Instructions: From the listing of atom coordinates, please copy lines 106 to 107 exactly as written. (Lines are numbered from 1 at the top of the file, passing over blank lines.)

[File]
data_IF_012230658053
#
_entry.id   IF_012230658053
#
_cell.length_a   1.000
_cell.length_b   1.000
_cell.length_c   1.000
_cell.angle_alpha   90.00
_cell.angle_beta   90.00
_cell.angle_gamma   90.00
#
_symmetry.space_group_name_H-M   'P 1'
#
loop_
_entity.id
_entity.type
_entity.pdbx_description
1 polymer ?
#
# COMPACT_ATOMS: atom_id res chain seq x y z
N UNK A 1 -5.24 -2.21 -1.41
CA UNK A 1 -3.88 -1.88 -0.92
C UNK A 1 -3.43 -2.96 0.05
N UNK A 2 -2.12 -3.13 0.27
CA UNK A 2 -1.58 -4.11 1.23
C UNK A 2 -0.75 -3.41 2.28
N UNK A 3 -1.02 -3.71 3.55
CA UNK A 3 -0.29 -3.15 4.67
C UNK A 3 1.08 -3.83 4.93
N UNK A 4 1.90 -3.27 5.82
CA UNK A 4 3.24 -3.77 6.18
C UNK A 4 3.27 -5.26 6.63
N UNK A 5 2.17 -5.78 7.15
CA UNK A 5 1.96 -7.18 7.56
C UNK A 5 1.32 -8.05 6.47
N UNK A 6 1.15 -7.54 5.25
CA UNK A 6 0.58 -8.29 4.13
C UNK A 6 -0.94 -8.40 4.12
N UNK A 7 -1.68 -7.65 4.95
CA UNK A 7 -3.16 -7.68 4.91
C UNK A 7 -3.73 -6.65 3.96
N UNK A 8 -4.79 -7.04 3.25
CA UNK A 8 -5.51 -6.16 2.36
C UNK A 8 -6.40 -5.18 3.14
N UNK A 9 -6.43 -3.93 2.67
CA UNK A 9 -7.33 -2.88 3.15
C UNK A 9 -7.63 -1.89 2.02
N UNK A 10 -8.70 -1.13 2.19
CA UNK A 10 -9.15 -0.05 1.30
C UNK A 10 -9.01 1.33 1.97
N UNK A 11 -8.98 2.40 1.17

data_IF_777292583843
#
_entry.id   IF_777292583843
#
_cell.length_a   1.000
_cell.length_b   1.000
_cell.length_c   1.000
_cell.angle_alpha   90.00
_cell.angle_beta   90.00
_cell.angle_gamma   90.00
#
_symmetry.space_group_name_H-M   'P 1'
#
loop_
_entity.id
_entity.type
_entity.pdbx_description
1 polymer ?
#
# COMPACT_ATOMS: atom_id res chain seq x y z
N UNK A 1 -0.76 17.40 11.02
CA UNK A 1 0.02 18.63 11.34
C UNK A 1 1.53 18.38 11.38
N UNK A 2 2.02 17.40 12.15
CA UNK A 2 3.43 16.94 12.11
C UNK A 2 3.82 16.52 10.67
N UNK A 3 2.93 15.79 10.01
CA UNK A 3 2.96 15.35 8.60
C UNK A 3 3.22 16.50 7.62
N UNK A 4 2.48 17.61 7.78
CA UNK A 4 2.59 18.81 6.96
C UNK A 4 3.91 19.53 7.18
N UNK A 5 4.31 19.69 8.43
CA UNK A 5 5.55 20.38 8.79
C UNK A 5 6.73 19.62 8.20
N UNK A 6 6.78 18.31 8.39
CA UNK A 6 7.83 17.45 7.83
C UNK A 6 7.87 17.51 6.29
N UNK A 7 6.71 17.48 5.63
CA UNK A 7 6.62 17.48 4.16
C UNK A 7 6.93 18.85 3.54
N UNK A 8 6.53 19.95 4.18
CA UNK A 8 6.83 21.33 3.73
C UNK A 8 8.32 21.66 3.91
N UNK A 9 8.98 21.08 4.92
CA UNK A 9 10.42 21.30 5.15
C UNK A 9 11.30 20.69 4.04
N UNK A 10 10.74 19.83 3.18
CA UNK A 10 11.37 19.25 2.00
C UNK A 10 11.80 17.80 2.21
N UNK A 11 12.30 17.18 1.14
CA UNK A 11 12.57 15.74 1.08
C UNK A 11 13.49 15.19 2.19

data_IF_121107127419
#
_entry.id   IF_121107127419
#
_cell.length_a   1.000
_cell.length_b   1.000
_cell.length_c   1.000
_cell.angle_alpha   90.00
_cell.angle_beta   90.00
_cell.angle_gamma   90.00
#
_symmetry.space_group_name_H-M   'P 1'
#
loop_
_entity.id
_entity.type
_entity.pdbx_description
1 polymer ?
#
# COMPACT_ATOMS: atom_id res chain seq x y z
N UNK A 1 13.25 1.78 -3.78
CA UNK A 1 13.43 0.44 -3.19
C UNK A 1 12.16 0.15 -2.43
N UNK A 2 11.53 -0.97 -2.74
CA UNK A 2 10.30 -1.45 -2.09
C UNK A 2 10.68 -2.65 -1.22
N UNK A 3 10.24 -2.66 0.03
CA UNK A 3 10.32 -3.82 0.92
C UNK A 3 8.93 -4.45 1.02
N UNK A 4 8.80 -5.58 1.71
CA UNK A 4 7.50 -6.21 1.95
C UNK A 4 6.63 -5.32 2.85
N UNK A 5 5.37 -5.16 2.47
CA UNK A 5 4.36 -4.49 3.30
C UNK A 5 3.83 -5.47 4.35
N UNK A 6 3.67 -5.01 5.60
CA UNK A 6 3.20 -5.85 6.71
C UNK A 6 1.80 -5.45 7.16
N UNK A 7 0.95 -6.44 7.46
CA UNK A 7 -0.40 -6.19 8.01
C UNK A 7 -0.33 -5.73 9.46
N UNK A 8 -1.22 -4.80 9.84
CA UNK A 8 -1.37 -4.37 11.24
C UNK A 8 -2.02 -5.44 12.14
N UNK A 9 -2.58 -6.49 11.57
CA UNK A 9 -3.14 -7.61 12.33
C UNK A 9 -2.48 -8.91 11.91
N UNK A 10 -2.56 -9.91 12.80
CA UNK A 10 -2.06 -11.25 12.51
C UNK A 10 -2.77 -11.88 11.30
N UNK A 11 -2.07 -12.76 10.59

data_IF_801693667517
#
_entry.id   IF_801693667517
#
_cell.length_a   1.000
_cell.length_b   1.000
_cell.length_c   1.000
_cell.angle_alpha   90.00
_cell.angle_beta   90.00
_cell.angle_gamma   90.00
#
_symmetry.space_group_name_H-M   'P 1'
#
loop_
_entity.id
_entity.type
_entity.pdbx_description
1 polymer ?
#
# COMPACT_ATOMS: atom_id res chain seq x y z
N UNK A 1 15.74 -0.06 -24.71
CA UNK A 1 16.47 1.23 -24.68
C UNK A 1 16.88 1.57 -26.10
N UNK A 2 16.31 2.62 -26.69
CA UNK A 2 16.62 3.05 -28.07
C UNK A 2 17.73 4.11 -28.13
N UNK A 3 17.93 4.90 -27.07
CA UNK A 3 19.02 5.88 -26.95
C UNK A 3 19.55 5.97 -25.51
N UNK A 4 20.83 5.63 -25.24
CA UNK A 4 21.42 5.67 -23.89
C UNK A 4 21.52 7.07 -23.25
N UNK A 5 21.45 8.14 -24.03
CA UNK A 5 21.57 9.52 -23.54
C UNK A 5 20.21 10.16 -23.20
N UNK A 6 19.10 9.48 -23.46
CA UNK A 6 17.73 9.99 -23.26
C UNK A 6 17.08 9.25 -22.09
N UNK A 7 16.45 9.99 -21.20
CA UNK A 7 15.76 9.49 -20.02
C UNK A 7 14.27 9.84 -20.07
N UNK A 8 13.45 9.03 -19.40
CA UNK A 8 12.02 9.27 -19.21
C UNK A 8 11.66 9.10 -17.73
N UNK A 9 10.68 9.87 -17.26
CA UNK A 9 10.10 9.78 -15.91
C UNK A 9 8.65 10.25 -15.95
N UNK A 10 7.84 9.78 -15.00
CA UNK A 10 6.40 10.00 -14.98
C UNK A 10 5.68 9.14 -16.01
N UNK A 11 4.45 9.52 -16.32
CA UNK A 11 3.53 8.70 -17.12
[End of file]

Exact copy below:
#
_entry.id   IF_121107127419